Among the 1040 study participants, 301 had TS (150 with 45,X, 31 with 45,X/46XX, and 120 participants with other TS specific karyotypes), 219 KS (204 with 47,XXY, 6 with 47,XXY/46,XY, eight with other KS specific karyotypes, and one with XYY), 226 CAH (46,XX CAH: 111 salt-wasting, 66 simple virilising, 34 non-classical, and 15 with other CAH specific enzyme errors), and 294 rare conditions (including 45,X/46XY (n = 45), 46,XX (n = 27) and 46,XY karyotypes (n = 222)) [Table 1]. 46,XY karyotypes comprised: 21 complete GD, 37 partial GD, 71 complete AIS, 35 partial AIS, 25 severe hypospadias, and 35 people with androgen synthesis errors or other very rare diagnoses [18]. Altogether 717 females, 311 males and 12 people identifying other than female or male took part in the study. 19.4% had a low educational level (n = 202), and 128 (12.3%) found it difficult to live on present income. 383 of 1040 had a partner (36.7%); the others were single (23.7%), lived with their parents (30.9%) or in other life circumstances (3.6%). Regarding participant’s health, 367 participants (35.3%) described it as (very) bad or fair; and 479 participants (46.1%) had any additional longstanding illness apart from their DSD condition.
Table 1

Characteristics of the study sample (n = 1040)

Variables

Categories

Number

%

Diagnosis

Turner syndrome

301

28.9

Klinefelter Syndrome

218

21.0

47,XYY

1

0.0

46,XX CAH

226

21.7

46,XX DSD

- XX gonadal dysgenesis

- XX ovotesticular DSD

- XX, males

27

2.6

46,XY DSD

- complete/partial XY gonadal dysgenesis

- complete/partial androgen insensitivity syndrome

- androgen synthesis defects

- severe hypospadias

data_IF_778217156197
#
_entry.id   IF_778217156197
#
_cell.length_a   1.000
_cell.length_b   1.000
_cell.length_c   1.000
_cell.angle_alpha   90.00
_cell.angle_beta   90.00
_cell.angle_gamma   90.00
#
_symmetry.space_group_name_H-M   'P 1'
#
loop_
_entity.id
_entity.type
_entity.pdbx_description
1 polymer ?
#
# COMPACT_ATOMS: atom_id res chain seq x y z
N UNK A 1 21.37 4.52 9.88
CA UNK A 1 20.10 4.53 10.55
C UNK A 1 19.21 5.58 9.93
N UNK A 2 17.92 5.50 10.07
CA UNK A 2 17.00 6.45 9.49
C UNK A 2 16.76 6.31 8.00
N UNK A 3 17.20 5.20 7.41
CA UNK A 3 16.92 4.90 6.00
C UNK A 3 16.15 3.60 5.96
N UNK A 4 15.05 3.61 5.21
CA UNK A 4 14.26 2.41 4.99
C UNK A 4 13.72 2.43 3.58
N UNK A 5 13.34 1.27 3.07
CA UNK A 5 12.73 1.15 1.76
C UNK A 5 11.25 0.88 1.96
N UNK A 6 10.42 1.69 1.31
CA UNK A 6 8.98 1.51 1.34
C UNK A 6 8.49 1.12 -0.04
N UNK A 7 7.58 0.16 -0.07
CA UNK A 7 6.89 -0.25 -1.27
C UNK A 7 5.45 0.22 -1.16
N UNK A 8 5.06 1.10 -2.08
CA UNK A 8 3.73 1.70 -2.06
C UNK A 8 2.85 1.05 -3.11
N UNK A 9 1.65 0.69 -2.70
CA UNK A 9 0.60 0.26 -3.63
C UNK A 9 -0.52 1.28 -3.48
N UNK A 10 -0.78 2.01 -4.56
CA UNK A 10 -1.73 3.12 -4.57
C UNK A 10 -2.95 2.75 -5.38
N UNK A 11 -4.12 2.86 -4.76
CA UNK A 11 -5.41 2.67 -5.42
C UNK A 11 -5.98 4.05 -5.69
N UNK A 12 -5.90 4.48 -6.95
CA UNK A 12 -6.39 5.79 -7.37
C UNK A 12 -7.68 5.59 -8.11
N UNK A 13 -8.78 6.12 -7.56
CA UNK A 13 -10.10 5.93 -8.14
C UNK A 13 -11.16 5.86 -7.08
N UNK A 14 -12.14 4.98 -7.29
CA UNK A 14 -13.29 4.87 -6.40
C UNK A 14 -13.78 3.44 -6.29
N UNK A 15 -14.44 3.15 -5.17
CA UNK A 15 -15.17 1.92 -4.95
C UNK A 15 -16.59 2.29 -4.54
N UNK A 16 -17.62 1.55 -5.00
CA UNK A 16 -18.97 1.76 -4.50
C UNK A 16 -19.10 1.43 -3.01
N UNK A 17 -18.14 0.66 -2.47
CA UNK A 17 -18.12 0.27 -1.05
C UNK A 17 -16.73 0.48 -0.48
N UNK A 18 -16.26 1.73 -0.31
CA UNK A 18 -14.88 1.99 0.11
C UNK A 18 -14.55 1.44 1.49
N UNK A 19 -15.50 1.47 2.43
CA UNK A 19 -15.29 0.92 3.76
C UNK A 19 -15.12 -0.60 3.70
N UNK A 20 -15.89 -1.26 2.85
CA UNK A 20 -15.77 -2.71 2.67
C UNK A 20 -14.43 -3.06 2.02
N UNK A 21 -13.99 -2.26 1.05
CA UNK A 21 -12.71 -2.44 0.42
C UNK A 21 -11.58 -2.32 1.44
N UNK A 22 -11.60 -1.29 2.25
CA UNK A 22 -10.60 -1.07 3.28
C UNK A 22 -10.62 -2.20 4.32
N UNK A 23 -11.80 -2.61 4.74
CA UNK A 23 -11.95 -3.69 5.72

- others

222

21.3

45,X/46XY

45

4.3

Age

mean (SD)

32.4 (13.6)

≤ 19 years

193

18.6

20–24 years

185

17.8

25–44 years

458

44.0

45–64 years

178

17.1

≥ 65 years

26

2.5

Gender

Female

717

68.9

Male

311

29.9

Other than female or male

12

1.2

Education

Low (ESISCED 1–2)

202

19.4

Middle (ESISCED 3–5)

453

43.6

High (ESISCED 6–7)

266

25.6

Other

63

60.6

Not available

56

5.4

Feeling about household income

Living comfortable on present income

339

32.6

Coping with present income

393

37.8

Finding it (very) difficult to live on present income

128

12.3

Other

16

1.5

Not available

164

15.8

Relationship status

Being single

246

23.7

Having a partner

382

36.7

Living with parents

321

30.9

Other

37

3.6

Not available

54

5.2

Health status

How is your health in general?

Would you say it is …

  

 Very bad

13

1.3

 Bad

72

6.9

 Fair

282

27.1

 Good

494

47.5

 Very good

123

11.8

 Not available

56

5.4

Do you have any longstanding illness? (apart from your condition)

 

 No

461

44.3

 Don’t know or not available

100

9.6

 Yes

479

46.1

  If yes, physical health problem

316

   Mental health problem

37

   Both (physical and mental)

83

   Not available

43

For the dsd-LIFE study cohort the WHOQOL-BREF showed acceptable to good psychometric properties with the internal consistency of Cronbach’s alpha being 0.71 for social relationships and ≥ 0.8 for every other domain [Table 2].
Table 2

Psychometric properties of the WHOQOL-BREF for the whole study sample (n = 1040)

WHOQOL-BREF domain

Overall

Cronbach’s α (std.)

Standard error Cronbach’s α

Guttman’s lambda 6

Domain

n

Mean

SD

 

1040

Physical health

 Range 0–100

984

70.1

18.4

0.82

0.015

0.82

 Range 4–20

 

15.2

2.9

   

Psychological

 Range 0–100

988

63.9

18.1

0.83

0.015

0.82

 Range 4–20

 

14.2

2.9

   

Social relationships

 Range 0–100

987

62.6

20.9

0.71

0.030

0.64

 Range 4–20

 

14.0

3.3

   

Environment

 Range 0–100

986

73.0

14.7

0.80

0.014

0.79

 Range 4–20

 

15.7

2.4

   

Comparison to the reference population